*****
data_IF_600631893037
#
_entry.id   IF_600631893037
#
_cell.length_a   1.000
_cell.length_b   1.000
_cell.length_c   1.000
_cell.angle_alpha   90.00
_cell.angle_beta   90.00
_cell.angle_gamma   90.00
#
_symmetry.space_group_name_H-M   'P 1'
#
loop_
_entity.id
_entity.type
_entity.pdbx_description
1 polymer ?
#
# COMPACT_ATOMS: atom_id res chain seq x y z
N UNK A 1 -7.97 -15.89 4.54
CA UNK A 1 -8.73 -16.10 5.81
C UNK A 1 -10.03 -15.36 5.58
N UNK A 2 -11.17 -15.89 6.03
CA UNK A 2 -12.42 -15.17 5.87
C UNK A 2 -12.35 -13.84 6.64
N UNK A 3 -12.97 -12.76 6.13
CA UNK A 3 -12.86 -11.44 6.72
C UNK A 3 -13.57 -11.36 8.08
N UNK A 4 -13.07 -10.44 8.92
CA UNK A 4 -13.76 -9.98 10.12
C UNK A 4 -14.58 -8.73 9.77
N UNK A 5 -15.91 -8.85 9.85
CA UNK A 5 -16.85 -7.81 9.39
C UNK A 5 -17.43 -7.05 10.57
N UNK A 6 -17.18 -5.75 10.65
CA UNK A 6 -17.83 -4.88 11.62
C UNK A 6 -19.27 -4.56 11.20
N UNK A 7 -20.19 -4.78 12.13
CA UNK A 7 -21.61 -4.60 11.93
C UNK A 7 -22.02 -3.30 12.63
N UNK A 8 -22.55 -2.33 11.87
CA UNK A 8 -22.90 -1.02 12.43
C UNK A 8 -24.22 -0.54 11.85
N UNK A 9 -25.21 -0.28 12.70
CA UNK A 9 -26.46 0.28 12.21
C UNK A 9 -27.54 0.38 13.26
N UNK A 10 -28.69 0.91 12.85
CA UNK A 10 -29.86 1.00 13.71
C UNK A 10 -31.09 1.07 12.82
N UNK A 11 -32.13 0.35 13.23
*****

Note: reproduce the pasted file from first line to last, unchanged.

data_IF_600631893037
#
_entry.id   IF_600631893037
#
_cell.length_a   1.000
_cell.length_b   1.000
_cell.length_c   1.000
_cell.angle_alpha   90.00
_cell.angle_beta   90.00
_cell.angle_gamma   90.00
#
_symmetry.space_group_name_H-M   'P 1'
#
loop_
_entity.id
_entity.type
_entity.pdbx_description
1 polymer ?
#
# COMPACT_ATOMS: atom_id res chain seq x y z
N UNK A 1 -7.97 -15.89 4.54
CA UNK A 1 -8.73 -16.10 5.81
C UNK A 1 -10.03 -15.36 5.58
N UNK A 2 -11.17 -15.89 6.03
CA UNK A 2 -12.42 -15.17 5.87
C UNK A 2 -12.35 -13.84 6.64
N UNK A 3 -12.97 -12.76 6.13
CA UNK A 3 -12.86 -11.44 6.72
C UNK A 3 -13.57 -11.36 8.08
N UNK A 4 -13.07 -10.44 8.92
CA UNK A 4 -13.76 -9.98 10.12
C UNK A 4 -14.58 -8.73 9.77
N UNK A 5 -15.91 -8.85 9.85
CA UNK A 5 -16.85 -7.81 9.39
C UNK A 5 -17.43 -7.05 10.57
N UNK A 6 -17.18 -5.75 10.65
CA UNK A 6 -17.83 -4.88 11.62
C UNK A 6 -19.27 -4.56 11.20
N UNK A 7 -20.19 -4.78 12.13
CA UNK A 7 -21.61 -4.60 11.93
C UNK A 7 -22.02 -3.30 12.63
N UNK A 8 -22.55 -2.33 11.87
CA UNK A 8 -22.90 -1.02 12.43
C UNK A 8 -24.22 -0.54 11.85
N UNK A 9 -25.21 -0.28 12.70
CA UNK A 9 -26.46 0.28 12.21
C UNK A 9 -27.54 0.38 13.26
N UNK A 10 -28.69 0.91 12.85
CA UNK A 10 -29.86 1.00 13.71
C UNK A 10 -31.09 1.07 12.82
N UNK A 11 -32.13 0.35 13.23